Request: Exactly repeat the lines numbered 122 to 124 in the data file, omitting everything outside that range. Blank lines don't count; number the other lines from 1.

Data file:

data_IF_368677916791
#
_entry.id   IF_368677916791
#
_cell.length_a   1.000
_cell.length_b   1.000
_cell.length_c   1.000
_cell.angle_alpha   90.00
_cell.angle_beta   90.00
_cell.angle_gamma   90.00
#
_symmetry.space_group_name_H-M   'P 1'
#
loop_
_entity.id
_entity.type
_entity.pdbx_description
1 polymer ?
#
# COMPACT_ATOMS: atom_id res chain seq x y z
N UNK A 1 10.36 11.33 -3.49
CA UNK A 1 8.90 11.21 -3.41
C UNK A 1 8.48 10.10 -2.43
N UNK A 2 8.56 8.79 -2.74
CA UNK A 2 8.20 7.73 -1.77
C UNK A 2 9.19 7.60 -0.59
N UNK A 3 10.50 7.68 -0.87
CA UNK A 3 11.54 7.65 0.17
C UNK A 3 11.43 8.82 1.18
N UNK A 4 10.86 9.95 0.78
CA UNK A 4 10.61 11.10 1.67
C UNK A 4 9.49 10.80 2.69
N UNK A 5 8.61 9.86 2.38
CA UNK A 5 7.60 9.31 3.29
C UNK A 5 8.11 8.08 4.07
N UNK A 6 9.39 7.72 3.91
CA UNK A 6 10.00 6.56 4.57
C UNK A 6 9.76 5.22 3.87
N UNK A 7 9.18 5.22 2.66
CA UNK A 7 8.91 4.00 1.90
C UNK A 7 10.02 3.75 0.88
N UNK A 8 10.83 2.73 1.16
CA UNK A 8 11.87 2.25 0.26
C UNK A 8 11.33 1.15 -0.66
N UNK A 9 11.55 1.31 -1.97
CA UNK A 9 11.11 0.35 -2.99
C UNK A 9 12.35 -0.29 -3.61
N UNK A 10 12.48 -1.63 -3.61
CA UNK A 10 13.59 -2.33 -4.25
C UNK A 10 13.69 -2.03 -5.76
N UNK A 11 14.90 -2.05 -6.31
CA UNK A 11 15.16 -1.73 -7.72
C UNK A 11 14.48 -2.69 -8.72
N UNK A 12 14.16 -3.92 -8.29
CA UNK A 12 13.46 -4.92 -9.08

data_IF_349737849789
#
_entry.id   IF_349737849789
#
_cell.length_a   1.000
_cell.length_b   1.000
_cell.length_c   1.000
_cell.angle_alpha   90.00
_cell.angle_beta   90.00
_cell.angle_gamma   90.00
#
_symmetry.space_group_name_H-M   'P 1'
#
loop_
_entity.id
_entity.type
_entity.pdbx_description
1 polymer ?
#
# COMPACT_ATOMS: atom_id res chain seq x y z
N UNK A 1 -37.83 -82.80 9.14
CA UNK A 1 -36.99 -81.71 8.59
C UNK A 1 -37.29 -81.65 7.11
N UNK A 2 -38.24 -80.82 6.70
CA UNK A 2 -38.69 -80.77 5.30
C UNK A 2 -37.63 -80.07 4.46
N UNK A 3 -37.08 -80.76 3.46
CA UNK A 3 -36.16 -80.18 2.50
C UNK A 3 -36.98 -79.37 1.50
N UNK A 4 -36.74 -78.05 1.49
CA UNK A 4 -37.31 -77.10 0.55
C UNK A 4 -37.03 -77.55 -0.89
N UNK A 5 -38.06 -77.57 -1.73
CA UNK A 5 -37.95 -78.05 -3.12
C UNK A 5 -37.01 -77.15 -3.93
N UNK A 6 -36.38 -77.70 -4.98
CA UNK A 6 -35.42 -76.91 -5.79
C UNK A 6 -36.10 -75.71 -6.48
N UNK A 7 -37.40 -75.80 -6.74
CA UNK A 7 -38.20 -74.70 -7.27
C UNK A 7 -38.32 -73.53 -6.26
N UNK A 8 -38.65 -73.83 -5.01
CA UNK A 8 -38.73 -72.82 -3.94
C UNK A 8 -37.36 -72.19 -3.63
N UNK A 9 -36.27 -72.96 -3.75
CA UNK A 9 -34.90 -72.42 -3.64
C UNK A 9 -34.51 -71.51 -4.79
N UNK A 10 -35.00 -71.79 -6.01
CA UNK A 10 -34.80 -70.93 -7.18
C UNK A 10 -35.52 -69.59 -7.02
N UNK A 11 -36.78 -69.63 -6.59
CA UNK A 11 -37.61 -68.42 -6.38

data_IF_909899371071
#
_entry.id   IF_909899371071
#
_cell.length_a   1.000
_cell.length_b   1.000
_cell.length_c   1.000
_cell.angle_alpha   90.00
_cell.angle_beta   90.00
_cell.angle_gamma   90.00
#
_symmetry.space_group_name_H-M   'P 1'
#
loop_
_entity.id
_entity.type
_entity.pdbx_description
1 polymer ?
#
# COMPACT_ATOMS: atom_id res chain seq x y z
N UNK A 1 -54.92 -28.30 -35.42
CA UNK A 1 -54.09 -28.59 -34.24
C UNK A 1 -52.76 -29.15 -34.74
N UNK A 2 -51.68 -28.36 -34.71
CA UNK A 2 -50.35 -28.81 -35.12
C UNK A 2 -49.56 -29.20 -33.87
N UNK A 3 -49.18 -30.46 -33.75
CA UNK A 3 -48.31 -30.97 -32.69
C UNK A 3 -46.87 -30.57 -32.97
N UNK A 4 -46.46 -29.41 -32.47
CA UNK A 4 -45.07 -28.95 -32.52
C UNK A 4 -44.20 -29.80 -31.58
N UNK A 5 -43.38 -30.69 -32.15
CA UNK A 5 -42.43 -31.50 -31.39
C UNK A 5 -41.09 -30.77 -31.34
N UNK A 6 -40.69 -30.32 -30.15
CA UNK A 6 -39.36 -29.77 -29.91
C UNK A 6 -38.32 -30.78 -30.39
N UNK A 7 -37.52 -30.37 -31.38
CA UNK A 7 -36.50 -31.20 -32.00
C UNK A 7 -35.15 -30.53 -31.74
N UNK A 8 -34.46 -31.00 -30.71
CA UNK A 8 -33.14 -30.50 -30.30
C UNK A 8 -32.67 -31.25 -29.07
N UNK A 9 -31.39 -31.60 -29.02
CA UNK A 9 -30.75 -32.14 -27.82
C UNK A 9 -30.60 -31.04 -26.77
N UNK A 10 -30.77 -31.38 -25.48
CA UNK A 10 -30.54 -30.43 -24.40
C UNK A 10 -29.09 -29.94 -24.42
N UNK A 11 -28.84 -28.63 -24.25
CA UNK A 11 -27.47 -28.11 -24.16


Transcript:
_entity.id
_entity.type
_entity.pdbx_description